Tom Varner (Tim Allgood)--Tom has performed in about 30 different plays. Noises Off is his 7th production with Hard Road Theatre. He was last seen on stage as Ken Gorman in last year’s HRT production of Rumors. Part of this past summer Tom was an animal wrangler for the On the Lake with Orlin and Arlen nature series. He also co-produced, co-wrote, and co-starred (as Ace McGregor) in the short horror parody film, Tremors 9. Currently, Tom is working on a screenplay (title to be announced later) that is scheduled to be filmed in 2009. Tom works as a substitute teacher and spends his free time looking for a full-time teaching job so he no longer has to refer to himself as “an unemployed English teacher.” His favorite song is “Stand By Me”. Tom likes vanilla ice cream and would like everyone to know that black footed ferrets are an endangered species.
Sunday, October 15, 2006
Last night Noises Off, the play I was in, closed. This afternoon I helped strike the set. I’m finding myself struggling through some mixed emotions right now.
The end of a play is almost always a bitter-sweet experience. There’s a lot of time, hard work, effort, and often money that each person gives to a production. It’s a commitment. Practices don’t always end when they should and sometimes after a long day of work rehearsing for a play is the last thing you want to do. Part of the payoff comes from the performances. I have yet to find something in my life that fills me with the joy, exultation, and excitement that performing does. As much as I enjoy it, it is nice to have some free time in the evenings again.
Yet, even now as I sit and write this, I miss the show. I miss the show because of the people with whom I worked, played, and performed with for the past two months. Old friendships were strengthened and new ones were formed. A small community was built. Now, the farewells have been made, the fellowship has been broken, and the community has been disbanded. Many of us will probably work together again. Some of us might not, but even if we were to all come together again, it would not be the same.
This show was really special to me. I’ve wanted to perform in Noises Off for a long time. I don’t remember when I first heard about the show. I made decisions in my life that would keep me in the area just so I would be close enough to do the show. For example, I really didn’t apply to too many schools that were outside of a 150 mile radius of the town where the play was going to be performed. Some people called me crazy. I couldn’t explain it to them. I just knew it was something I wanted to do and something I was supposed to do. For the past two months, the play has been a lifeline for me and it was actually something I looked forward to doing each night. Now, it is finished. The last set pieces have been taken away and the stage floor is swept and mopped.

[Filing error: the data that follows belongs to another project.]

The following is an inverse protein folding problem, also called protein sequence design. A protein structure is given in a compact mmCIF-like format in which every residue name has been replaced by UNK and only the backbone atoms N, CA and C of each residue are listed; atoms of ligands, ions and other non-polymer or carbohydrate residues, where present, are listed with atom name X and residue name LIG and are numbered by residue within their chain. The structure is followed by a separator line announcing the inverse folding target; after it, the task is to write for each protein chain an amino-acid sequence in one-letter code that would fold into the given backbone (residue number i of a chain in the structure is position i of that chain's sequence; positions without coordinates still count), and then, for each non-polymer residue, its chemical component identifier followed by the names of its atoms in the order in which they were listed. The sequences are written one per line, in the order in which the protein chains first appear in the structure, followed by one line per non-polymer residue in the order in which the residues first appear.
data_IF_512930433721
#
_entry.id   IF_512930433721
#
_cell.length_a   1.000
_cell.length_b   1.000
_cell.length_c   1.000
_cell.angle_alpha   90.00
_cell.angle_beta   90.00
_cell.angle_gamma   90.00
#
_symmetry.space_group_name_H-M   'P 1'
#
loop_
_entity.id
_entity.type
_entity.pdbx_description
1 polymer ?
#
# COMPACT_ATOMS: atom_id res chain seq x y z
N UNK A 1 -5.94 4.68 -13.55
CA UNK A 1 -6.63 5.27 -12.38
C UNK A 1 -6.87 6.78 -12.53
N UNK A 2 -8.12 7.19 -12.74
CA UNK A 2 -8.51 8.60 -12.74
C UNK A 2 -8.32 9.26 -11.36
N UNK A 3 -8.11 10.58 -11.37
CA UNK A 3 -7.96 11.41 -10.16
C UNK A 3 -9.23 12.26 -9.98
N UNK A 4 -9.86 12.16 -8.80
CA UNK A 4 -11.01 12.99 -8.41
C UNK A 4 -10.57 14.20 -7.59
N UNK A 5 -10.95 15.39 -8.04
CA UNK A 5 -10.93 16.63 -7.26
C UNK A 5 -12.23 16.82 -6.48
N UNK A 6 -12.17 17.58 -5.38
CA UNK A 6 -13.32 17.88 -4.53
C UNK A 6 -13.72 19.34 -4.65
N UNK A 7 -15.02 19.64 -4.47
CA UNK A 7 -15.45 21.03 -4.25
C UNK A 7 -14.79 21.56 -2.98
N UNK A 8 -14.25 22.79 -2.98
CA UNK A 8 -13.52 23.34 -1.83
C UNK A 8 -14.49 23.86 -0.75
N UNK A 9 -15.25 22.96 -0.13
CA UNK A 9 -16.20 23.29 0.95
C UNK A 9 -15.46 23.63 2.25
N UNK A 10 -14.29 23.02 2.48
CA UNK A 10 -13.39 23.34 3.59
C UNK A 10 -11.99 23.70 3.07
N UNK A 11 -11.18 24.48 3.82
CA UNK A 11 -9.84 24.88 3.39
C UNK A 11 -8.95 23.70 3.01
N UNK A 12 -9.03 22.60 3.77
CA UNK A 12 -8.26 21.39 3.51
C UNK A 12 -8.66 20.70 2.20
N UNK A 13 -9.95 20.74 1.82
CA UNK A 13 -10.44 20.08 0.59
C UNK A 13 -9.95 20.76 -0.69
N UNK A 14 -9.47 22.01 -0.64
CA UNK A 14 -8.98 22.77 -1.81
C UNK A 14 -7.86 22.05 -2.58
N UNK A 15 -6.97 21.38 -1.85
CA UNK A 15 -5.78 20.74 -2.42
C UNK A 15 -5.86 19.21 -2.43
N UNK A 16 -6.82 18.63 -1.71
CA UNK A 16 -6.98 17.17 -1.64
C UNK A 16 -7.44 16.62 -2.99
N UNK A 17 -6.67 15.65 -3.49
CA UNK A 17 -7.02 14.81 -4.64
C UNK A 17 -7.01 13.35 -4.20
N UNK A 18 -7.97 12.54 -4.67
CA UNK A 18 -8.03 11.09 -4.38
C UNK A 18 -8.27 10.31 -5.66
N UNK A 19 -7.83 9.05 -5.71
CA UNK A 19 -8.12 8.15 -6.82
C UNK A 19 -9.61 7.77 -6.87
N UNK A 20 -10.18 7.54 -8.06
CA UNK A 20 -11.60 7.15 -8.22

There’s a line in the play that goes, “This is such a lovely company to work with.” It truly is. It truly is.
Wednesday, October 04, 2006
Tidbits from Tom By: Tom Varner
This weekend and
The show is being sponsored by Bradford National Bank. Performance dates are on Oct. 6,7,13, and 14th at and on Oct. 8th at at the Upper Elementary Auditorium in
I was able to see Noises Off a few years when it was performed by another organization. It is one of the funniest shows I have ever seen. The people at
After seeing the show, rent the movie based upon the play. Many times when plays are made into movies, they don’t succeed. However, the film version is an excellent adaptation of the play. The movie stars the late Christopher Reeve, John Ritter, and Denholm Elliott as well as Michael Caine, Carol Burnett, Marilu Henner, Nicolette Sheridan, Julie Hagerty, and Mark Linn-Baker. Like all movies based on existing works, the film has been altered slightly, especially the third act, but overall the movie does a superb job of bringing the play to the silver screen.